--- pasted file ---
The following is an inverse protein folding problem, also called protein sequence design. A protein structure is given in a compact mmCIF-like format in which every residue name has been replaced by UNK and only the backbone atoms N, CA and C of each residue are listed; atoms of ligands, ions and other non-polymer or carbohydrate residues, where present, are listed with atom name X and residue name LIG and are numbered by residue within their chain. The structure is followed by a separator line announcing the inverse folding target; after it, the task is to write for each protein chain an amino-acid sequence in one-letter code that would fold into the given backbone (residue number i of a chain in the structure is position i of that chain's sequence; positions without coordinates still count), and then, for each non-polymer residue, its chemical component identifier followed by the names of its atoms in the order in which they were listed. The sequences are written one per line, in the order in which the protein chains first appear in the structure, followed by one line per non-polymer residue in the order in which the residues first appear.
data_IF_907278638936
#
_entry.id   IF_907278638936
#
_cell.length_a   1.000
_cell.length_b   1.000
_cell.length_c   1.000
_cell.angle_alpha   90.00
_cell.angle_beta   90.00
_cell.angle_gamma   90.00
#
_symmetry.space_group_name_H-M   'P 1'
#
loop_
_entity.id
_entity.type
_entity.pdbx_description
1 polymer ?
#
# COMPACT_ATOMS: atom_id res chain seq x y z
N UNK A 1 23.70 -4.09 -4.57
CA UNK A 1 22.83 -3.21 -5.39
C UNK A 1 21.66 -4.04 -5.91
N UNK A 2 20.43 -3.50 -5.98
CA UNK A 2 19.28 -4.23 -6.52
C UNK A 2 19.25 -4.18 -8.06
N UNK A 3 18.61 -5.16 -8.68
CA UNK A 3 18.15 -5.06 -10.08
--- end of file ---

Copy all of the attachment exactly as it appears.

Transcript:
The following is an inverse protein folding problem, also called protein sequence design. A protein structure is given in a compact mmCIF-like format in which every residue name has been replaced by UNK and only the backbone atoms N, CA and C of each residue are listed; atoms of ligands, ions and other non-polymer or carbohydrate residues, where present, are listed with atom name X and residue name LIG and are numbered by residue within their chain. The structure is followed by a separator line announcing the inverse folding target; after it, the task is to write for each protein chain an amino-acid sequence in one-letter code that would fold into the given backbone (residue number i of a chain in the structure is position i of that chain's sequence; positions without coordinates still count), and then, for each non-polymer residue, its chemical component identifier followed by the names of its atoms in the order in which they were listed. The sequences are written one per line, in the order in which the protein chains first appear in the structure, followed by one line per non-polymer residue in the order in which the residues first appear.
data_IF_907278638936
#
_entry.id   IF_907278638936
#
_cell.length_a   1.000
_cell.length_b   1.000
_cell.length_c   1.000
_cell.angle_alpha   90.00
_cell.angle_beta   90.00
_cell.angle_gamma   90.00
#
_symmetry.space_group_name_H-M   'P 1'
#
loop_
_entity.id
_entity.type
_entity.pdbx_description
1 polymer ?
#
# COMPACT_ATOMS: atom_id res chain seq x y z
N UNK A 1 23.70 -4.09 -4.57
CA UNK A 1 22.83 -3.21 -5.39
C UNK A 1 21.66 -4.04 -5.91
N UNK A 2 20.43 -3.50 -5.98
CA UNK A 2 19.28 -4.23 -6.52
C UNK A 2 19.25 -4.18 -8.06
N UNK A 3 18.61 -5.16 -8.68
CA UNK A 3 18.15 -5.06 -10.08